January 12, 2017 | | Comments 0
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Report: Financial penalties prove effective against readmissions

Based on data collected from more than 2,800 hospitals, researchers were able to prove the effectiveness of the Hospital Readmission Reduction Program (HRRP). Harvard and Beth Israel Deaconess Medical Center researchers added that facilities that were penalized the most saw the greatest improvement in readmission reduction. Nearly $1 billion in penalties have been imposed so far.

“It’s a quite clear example that when hospitals are reimbursed, not just for how much they do but how well they do it, it makes an impact on their behavior,” study co-senior author Robert W. Yeh, MD, told HealthLeaders. “That is what you would expect from an individual and this seems to incentivize organizations to act collectively to move in the same direction.”Money

Researchers looked at 30-day readmission rates for patients with acute myocardial infarction (AMI), congestive heart failure, or pneumonia. In January 2008, the readmission rates at penalized institutions were 21.9% for AMI, 27.5% for heart failure, 20.1% for pneumonia, compared to 18.7%, 24.2%, 17.4%, at non-penalized facilities. However, once HRRP was announced in March 2010, rehospitalization rates declined notably faster at penalized hospitals. Compared to non-penalized facilities, penalized hospitals decreased their AMI readmissions by 1.24%,  1.25% for heart failure, and 1.37% for pneumonia.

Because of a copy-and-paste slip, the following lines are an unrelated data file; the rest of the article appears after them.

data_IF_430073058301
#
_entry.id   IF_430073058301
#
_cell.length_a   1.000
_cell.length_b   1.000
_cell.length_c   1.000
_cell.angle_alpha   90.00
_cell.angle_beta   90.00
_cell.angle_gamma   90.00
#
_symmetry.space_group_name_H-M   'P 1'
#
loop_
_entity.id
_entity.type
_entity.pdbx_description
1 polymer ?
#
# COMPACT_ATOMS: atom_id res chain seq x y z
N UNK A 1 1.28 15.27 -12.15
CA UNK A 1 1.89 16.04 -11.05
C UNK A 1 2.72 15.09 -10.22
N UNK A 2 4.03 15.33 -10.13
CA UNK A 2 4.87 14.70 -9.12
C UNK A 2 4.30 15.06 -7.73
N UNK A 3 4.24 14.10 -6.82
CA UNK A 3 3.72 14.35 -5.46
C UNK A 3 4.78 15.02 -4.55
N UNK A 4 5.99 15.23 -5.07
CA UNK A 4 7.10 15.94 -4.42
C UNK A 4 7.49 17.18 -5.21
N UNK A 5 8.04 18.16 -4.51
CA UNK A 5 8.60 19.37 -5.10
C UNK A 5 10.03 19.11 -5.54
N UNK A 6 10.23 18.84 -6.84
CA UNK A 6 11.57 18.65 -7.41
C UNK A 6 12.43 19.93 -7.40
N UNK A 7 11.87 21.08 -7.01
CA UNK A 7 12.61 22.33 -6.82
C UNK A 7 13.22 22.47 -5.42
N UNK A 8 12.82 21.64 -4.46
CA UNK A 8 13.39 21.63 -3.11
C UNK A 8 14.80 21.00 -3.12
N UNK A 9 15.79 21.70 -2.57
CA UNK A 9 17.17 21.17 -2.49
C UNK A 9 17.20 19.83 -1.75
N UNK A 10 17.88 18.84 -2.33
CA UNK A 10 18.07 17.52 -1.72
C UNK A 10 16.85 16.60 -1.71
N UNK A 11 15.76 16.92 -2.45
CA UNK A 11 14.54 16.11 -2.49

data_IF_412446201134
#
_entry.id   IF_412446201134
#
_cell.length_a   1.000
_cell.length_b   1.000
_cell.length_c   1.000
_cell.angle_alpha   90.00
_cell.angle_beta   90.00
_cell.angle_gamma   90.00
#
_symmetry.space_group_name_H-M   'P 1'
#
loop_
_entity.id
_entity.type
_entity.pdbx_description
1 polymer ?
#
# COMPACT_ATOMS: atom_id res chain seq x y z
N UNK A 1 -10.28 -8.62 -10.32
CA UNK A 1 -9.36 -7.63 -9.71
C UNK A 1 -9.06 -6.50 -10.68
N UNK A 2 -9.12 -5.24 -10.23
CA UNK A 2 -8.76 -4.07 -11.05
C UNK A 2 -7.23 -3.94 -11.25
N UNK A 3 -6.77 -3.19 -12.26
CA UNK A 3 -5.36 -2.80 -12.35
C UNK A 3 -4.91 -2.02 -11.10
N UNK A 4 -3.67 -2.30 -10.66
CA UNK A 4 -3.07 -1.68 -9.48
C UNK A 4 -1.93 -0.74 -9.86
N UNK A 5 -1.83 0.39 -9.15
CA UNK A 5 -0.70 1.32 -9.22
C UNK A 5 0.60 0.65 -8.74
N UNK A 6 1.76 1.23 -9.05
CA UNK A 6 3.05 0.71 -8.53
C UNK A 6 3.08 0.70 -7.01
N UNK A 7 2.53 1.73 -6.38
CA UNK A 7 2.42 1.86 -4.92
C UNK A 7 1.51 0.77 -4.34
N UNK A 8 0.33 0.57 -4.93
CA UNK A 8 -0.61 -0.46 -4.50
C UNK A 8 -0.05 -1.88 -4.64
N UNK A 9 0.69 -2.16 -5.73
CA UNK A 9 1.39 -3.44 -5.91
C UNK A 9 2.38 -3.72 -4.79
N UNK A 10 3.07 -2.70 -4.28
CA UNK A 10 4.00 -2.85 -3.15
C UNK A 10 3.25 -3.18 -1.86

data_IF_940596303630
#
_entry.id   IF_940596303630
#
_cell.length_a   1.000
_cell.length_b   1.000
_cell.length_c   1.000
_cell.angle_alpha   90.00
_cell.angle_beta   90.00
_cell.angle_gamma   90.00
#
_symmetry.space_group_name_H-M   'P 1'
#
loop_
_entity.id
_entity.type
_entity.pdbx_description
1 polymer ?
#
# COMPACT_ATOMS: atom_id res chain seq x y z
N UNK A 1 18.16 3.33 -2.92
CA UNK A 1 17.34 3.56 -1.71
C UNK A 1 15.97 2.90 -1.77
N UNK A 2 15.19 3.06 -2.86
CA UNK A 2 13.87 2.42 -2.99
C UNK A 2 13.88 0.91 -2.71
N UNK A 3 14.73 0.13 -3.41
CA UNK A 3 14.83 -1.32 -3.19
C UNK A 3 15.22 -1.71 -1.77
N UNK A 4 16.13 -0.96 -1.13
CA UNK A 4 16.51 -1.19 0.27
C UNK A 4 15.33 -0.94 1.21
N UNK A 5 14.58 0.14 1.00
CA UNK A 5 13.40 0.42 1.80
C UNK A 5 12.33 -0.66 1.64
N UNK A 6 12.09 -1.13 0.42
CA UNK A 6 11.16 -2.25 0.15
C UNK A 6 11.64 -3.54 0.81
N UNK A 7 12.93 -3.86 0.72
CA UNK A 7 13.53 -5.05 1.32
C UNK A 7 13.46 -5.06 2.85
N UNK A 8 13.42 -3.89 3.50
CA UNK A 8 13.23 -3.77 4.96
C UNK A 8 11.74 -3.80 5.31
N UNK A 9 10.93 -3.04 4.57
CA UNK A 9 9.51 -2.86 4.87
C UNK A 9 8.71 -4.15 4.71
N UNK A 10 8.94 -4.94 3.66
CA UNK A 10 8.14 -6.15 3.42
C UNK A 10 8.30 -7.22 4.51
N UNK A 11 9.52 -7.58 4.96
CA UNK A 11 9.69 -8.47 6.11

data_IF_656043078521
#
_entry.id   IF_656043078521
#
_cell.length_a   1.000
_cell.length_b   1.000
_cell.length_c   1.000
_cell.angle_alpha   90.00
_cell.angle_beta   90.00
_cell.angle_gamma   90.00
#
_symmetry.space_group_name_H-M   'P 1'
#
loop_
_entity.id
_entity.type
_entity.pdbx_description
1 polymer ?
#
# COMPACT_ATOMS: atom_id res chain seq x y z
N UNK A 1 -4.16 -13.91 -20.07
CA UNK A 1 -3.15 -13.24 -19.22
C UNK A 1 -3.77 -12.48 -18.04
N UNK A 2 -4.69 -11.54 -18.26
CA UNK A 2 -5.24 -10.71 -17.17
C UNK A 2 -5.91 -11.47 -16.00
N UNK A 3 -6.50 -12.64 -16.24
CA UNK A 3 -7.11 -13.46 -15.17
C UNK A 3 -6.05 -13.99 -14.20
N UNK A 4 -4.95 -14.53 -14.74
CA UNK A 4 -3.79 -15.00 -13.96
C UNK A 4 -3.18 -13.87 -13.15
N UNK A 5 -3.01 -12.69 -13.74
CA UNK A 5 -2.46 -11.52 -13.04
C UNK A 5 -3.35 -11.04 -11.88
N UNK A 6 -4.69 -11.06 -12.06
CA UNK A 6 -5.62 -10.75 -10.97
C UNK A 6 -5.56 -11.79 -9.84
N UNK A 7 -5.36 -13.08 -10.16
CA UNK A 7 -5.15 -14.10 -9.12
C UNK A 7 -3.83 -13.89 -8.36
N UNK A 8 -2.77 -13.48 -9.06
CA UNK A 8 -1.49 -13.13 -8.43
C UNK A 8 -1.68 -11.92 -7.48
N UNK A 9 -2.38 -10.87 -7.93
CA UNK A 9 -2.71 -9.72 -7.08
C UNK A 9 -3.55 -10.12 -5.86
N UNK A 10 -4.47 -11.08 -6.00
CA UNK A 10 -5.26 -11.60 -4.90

For a full interview with the researchers, visit HealthLeaders Media.

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Filed Under: Patient Safety


About the Author: Brian Ward is an Associate Editor at HCPro working on accreditation, patient safety, and quality news.

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